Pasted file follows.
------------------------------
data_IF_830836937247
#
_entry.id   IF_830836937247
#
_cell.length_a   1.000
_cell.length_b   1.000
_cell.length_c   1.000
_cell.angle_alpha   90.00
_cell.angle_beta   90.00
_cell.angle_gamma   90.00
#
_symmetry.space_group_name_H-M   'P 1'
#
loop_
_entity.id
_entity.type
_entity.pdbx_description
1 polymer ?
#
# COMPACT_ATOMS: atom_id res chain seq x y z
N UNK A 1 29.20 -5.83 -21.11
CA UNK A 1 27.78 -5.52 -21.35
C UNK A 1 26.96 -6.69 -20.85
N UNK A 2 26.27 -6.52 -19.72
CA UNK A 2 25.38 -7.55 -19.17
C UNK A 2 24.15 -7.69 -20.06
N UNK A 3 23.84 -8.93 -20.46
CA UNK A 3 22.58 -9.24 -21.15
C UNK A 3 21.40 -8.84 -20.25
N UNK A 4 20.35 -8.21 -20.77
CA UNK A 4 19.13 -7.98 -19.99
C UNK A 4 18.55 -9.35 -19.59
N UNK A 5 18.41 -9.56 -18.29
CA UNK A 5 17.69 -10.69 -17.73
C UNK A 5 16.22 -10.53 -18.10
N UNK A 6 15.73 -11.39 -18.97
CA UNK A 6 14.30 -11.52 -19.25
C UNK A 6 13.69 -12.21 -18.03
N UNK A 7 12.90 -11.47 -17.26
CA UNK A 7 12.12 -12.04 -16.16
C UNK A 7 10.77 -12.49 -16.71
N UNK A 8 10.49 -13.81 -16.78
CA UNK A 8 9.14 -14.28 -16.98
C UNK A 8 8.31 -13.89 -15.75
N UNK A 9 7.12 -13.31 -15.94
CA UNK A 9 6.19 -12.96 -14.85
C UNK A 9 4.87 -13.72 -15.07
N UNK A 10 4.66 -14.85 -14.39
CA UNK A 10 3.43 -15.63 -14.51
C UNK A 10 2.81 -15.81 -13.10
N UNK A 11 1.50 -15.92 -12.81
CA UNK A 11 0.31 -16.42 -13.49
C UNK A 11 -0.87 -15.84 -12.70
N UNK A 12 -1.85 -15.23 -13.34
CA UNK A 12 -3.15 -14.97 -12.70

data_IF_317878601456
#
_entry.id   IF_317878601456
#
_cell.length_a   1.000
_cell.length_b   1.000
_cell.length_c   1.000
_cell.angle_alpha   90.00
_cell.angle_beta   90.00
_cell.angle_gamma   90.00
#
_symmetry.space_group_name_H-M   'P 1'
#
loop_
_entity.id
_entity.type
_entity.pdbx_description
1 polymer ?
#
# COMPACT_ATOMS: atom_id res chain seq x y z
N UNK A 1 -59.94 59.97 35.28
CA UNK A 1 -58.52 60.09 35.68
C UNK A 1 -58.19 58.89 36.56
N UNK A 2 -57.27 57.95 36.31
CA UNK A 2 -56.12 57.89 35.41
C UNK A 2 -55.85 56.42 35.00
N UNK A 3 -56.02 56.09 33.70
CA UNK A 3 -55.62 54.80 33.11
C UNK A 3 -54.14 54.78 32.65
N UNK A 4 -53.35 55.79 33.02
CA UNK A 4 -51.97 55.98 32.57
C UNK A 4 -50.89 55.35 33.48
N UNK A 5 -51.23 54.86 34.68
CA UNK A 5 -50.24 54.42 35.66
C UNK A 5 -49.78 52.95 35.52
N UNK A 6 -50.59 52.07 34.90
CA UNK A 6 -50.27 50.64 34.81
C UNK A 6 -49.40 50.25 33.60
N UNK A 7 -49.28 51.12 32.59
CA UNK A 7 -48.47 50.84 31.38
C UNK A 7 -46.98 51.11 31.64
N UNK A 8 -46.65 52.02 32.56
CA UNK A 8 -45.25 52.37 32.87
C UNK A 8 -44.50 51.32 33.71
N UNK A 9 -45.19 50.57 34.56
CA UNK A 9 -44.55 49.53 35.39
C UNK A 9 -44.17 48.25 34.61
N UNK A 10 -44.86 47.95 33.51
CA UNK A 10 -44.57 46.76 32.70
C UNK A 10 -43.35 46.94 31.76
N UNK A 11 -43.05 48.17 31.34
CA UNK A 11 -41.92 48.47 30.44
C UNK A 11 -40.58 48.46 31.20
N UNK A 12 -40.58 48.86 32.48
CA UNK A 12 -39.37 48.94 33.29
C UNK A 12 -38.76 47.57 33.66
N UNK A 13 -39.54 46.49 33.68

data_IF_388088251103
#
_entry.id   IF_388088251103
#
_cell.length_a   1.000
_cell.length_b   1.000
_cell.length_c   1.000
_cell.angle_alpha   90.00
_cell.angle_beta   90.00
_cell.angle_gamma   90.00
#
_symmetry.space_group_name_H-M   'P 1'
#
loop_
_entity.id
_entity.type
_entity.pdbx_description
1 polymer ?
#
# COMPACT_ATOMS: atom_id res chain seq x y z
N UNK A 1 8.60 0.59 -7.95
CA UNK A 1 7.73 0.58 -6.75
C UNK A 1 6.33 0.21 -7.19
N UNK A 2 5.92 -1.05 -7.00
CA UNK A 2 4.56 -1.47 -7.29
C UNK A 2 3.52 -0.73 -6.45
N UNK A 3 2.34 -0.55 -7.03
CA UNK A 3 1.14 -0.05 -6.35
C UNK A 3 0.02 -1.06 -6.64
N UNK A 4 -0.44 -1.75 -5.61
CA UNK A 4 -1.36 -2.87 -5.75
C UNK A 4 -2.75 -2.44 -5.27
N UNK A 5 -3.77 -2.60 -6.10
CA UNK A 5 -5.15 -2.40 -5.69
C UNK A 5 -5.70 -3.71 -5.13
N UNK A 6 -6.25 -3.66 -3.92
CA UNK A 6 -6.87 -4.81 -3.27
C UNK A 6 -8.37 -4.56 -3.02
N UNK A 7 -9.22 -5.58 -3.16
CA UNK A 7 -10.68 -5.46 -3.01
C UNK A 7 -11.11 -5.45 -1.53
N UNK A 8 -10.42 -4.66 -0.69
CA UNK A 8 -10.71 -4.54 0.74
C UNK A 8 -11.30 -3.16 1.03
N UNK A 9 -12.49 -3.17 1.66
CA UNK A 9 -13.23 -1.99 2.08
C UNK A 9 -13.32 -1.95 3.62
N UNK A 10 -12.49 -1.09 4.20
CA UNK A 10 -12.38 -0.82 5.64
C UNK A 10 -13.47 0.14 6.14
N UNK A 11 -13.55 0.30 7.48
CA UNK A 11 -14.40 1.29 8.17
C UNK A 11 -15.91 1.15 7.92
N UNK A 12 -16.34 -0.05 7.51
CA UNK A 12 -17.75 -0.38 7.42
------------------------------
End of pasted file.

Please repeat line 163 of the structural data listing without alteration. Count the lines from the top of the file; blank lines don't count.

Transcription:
N UNK A 11 -13.55 0.30 7.48